John Smoltz 1993 Topps Gold – Sully Baseball Card of the Day for March 21, 2017


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There is no reason to breakdown the biography of Hall of Famer John Smoltz. Chances are if you are reading a post like this, you know who John Smoltz is.

He was from Michigan, drafted by the Tigers, was traded to the Braves. He developed into a big game pitcher, threw the shutout that clinched the 1991 pennant, won a Cy Young, returned from injuries to become an All Star closer and made it to the Hall of Fame with his teammates Tom Glavine and Greg Maddux.

If you didn’t know that before, you know it now.

The question I am going to bring up about John Smoltz is a philosophical one. Would the Braves have won more World Series if they used Smoltz as a reliever in the post season?

Notice how I phrased that. I did not say would they have won more if they turned John Smoltz into a reliever. Just for the post season.

Every year a team in the post season has to move a starting pitcher into the bullpen and sometimes that has led to some heroics from a pitcher out of their element.

Madison Bumgarner, Tim Lincecum, Ramiro Mendoza, Mike Mussina, Tim Wakefield and Sid Fernandez all came out of the bullpen to get memorable outs en route to pennants and titles.

Hall of Famers Pedro Martinez, Randy Johnson and Grover Cleveland Alexander all had career highlights as relievers closing out post season series. The rules and roles that players have in the regular season sometimes need to adapt.

One of the things that helped the Braves make 14 straight postseasons was a regular season domination in the pitching staff. With having the better starting pitcher at least 4 games out of every 5 led to winning lots of series and piling up 90 some odd wins every year.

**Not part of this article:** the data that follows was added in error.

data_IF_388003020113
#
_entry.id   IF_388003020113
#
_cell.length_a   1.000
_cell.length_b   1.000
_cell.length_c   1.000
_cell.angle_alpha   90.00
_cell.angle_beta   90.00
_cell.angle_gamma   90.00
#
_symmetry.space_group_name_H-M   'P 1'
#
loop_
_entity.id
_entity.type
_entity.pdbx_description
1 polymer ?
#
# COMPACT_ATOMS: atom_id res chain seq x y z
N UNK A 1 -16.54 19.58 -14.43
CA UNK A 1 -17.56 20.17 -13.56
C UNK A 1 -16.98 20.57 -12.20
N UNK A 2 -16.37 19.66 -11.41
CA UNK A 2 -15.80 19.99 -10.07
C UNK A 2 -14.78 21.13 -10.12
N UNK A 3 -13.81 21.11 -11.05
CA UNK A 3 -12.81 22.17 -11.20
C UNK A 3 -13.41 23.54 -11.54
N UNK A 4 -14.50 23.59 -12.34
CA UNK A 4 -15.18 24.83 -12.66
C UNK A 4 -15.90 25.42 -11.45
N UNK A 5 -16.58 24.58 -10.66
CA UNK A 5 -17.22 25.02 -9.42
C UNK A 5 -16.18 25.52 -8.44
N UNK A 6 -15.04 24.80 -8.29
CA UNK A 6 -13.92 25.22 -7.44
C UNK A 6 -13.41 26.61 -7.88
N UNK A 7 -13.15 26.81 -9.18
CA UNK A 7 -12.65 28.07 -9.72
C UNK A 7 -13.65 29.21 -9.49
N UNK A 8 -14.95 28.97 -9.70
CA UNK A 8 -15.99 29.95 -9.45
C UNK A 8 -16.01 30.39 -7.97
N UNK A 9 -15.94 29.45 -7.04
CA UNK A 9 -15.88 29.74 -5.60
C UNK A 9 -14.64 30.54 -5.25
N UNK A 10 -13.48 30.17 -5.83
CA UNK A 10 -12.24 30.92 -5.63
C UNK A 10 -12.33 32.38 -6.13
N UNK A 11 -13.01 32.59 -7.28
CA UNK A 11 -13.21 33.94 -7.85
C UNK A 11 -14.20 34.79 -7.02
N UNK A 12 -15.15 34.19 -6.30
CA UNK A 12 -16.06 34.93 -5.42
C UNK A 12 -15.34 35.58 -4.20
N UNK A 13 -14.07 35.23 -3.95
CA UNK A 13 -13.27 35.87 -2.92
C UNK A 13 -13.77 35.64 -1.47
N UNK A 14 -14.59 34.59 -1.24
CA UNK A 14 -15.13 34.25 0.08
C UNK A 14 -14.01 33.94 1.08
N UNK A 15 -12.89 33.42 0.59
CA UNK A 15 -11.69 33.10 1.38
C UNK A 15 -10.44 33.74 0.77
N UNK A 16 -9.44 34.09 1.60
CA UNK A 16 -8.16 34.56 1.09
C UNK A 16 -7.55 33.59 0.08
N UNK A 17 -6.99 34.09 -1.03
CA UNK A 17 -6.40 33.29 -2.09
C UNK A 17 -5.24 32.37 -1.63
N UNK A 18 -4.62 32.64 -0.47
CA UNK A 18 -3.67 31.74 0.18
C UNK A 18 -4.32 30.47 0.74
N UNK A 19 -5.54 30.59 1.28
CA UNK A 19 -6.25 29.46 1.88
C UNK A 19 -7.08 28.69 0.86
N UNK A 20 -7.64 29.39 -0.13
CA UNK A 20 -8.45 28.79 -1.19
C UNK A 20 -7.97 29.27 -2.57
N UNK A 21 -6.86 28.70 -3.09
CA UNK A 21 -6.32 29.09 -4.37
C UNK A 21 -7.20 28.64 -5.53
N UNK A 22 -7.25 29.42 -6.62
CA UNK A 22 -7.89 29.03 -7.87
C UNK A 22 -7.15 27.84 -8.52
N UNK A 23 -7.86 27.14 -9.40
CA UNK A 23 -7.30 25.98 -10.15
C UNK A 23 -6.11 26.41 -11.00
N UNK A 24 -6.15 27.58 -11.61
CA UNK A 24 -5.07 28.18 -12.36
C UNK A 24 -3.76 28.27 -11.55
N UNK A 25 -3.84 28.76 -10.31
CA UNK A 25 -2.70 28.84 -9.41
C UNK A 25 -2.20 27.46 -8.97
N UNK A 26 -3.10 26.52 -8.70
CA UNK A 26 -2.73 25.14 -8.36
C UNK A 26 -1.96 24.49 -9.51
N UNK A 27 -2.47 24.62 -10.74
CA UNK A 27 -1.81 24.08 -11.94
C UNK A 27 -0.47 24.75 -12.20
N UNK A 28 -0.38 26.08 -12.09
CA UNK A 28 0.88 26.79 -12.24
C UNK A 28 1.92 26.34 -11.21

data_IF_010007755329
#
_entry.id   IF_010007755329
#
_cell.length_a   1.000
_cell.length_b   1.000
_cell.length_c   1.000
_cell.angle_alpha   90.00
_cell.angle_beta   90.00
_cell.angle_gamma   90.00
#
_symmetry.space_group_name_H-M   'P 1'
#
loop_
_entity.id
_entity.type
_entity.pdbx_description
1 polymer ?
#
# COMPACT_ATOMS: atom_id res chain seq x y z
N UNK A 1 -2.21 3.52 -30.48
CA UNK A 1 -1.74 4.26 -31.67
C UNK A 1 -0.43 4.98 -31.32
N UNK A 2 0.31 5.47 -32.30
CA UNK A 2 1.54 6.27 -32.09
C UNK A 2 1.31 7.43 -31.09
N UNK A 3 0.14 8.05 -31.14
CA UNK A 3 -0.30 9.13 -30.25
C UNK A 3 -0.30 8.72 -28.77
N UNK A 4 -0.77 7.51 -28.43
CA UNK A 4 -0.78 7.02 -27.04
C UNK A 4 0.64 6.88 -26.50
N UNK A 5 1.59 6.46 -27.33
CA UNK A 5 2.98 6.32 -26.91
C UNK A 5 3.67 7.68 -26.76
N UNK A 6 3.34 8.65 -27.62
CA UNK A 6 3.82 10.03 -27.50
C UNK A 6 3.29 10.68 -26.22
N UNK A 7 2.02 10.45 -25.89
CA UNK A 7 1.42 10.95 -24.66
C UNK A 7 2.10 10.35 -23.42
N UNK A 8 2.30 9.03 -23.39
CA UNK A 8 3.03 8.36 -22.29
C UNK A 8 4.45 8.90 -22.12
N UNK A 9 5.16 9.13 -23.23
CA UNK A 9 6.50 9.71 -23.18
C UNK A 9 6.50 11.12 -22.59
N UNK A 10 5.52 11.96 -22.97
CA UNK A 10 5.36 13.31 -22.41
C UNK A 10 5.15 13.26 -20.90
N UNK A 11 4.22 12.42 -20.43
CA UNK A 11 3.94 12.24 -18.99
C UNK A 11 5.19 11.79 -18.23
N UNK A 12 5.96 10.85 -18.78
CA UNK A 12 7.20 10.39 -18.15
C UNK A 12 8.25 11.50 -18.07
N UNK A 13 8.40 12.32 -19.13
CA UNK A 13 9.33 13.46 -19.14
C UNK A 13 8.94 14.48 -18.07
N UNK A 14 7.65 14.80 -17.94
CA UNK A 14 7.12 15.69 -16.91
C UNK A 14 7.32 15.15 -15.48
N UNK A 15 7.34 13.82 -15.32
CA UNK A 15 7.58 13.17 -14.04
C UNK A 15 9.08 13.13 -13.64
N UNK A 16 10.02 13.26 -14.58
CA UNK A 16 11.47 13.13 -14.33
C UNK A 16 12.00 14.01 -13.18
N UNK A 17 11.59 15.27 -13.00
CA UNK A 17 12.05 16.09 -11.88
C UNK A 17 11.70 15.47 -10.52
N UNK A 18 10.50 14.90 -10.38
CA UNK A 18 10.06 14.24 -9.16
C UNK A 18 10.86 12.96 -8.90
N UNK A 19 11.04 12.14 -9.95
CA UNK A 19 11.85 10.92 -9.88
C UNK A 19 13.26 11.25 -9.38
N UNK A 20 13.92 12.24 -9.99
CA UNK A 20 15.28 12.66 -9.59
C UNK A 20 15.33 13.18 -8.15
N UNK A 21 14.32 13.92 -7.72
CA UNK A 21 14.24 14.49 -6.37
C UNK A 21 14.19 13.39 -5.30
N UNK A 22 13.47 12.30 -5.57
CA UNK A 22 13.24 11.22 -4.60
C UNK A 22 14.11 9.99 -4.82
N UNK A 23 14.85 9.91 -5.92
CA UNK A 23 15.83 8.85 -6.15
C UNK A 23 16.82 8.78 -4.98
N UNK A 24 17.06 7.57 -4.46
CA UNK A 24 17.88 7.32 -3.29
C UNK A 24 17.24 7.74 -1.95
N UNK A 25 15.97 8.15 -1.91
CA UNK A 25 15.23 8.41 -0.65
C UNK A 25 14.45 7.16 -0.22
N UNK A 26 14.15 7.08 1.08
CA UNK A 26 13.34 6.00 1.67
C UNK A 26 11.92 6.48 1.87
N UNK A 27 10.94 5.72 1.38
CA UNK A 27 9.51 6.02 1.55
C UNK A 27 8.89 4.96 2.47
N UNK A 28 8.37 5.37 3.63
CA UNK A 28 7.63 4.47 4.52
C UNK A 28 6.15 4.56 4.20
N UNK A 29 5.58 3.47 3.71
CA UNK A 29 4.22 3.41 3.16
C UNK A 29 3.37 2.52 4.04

Obviously Maddux, Glavine and Smoltz topped most opposing pitchers. But the likes of Charlie Liebrandt, Steve Avery, Denny Neagle, Kevin Millwood, John Burkett, Russ Ortiz, Mike Hampton or Kent Mercker also were better than most of their opposition over the 14 year run.

Once the Braves got into the postseason, they would face better pitching than they would in the regular season. Granted they often would not have to face a pitcher as good as Maddux, Glavine or Smoltz. But the opposition would only have to match those aces for one game.

In almost each of the 13 times the Braves went to the post season where they did NOT win the World Series featured an inning where their relief ace faltered in a major moment.

Alejandro Pena in the 1991 World Series, Jeff Reardon in the 1992 World Series, Greg McMichael and Mark Wohlers in the 1993 NLCS, Mark Wohlers in the 1996 World Series, Kerry Lightenberg in the 1998 NLCS…. and numerous late inning losses in 1999, 2003, 2004 and 2005… all highlight an Achillies heel: Their wonderful rotation was 2X4ed in the face by a revolving door of relievers.

The paradox for the Braves was simple: During the 14 postseason run, their best innings eating ace in the post season was Smoltz. He was also their most reliable reliever.

When he recovered from his injuries that cost him the 2000 season, Smoltz became an elite closer. But manager Bobby Cox saw this potential before the injury. He used Smoltz as a starter and out of the pen in the 1999 NLCS. He closed out the save in Game 2 but let up a homer to Mike Piazza in the Game 6 clincher.

For his career (including a cameo with the 2009 NL Central Champion Cardinals) Smoltz threw 209 postseason innings, 27 starts and 14 relief appearances. He closed out two series as a starter and one as a reliever.

So what would have happened if Bobby Cox took advantage of Smoltz’s 200 some odd innings a year for the regular season and in the postseason had him close out the games, hoping that Neagle, Avery, Millwood et al could handle the #3 starter role.

Would that have resulted in more titles for the Braves? Or would it be solving one problem yet creating another.

I don’t know the answer. I am just posing the question.

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